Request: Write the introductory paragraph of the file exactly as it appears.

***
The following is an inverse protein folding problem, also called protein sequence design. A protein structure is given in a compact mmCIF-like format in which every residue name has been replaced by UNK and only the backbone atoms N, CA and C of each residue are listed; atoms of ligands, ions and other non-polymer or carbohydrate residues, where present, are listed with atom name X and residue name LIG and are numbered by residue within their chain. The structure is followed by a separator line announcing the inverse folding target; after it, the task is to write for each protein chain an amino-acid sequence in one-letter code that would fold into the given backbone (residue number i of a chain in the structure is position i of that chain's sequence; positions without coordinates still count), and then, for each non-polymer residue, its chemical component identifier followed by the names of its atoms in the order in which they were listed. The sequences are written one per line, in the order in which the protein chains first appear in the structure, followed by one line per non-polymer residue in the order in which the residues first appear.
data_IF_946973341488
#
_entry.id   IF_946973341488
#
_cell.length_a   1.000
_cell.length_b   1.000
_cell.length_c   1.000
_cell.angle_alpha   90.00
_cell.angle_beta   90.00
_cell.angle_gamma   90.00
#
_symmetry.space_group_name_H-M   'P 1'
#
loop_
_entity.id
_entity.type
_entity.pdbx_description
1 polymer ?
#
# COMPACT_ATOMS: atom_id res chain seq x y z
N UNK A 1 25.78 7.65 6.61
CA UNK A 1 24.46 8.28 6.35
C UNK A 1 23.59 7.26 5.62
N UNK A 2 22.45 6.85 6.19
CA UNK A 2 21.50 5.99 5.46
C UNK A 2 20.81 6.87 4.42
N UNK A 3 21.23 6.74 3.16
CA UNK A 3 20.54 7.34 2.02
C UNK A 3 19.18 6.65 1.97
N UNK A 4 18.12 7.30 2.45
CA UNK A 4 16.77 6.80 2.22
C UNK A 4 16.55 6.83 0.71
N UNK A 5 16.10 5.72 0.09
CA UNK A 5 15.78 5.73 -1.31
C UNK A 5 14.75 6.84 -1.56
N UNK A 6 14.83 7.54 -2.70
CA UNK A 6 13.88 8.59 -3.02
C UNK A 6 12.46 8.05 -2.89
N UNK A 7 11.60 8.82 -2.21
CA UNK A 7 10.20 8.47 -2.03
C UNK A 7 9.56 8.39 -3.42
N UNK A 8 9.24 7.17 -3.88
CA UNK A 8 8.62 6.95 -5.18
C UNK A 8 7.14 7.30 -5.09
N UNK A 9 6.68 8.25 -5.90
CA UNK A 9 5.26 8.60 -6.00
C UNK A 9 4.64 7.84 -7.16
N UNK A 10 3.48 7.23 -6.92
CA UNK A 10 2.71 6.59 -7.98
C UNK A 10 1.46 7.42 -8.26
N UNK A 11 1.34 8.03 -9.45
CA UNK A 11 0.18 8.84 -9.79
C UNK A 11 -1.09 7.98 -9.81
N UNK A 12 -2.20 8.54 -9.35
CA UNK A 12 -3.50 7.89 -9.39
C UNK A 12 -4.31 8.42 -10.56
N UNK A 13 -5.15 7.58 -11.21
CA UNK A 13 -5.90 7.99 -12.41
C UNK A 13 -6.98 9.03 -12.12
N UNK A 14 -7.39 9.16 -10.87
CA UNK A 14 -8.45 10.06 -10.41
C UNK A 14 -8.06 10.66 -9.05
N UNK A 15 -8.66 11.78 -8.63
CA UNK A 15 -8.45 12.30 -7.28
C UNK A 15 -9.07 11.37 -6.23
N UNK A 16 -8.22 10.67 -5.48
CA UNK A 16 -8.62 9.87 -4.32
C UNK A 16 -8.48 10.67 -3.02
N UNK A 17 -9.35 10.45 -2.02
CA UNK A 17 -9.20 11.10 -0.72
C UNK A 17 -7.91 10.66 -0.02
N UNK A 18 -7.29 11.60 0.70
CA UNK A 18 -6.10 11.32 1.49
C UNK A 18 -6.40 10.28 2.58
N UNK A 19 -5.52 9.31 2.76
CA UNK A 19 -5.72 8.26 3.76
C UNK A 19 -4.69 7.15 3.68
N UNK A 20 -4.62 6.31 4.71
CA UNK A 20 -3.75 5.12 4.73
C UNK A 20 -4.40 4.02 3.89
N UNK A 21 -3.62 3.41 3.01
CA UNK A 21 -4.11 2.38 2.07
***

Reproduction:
The following is an inverse protein folding problem, also called protein sequence design. A protein structure is given in a compact mmCIF-like format in which every residue name has been replaced by UNK and only the backbone atoms N, CA and C of each residue are listed; atoms of ligands, ions and other non-polymer or carbohydrate residues, where present, are listed with atom name X and residue name LIG and are numbered by residue within their chain. The structure is followed by a separator line announcing the inverse folding target; after it, the task is to write for each protein chain an amino-acid sequence in one-letter code that would fold into the given backbone (residue number i of a chain in the structure is position i of that chain's sequence; positions without coordinates still count), and then, for each non-polymer residue, its chemical component identifier followed by the names of its atoms in the order in which they were listed. The sequences are written one per line, in the order in which the protein chains first appear in the structure, followed by one line per non-polymer residue in the order in which the residues first appear.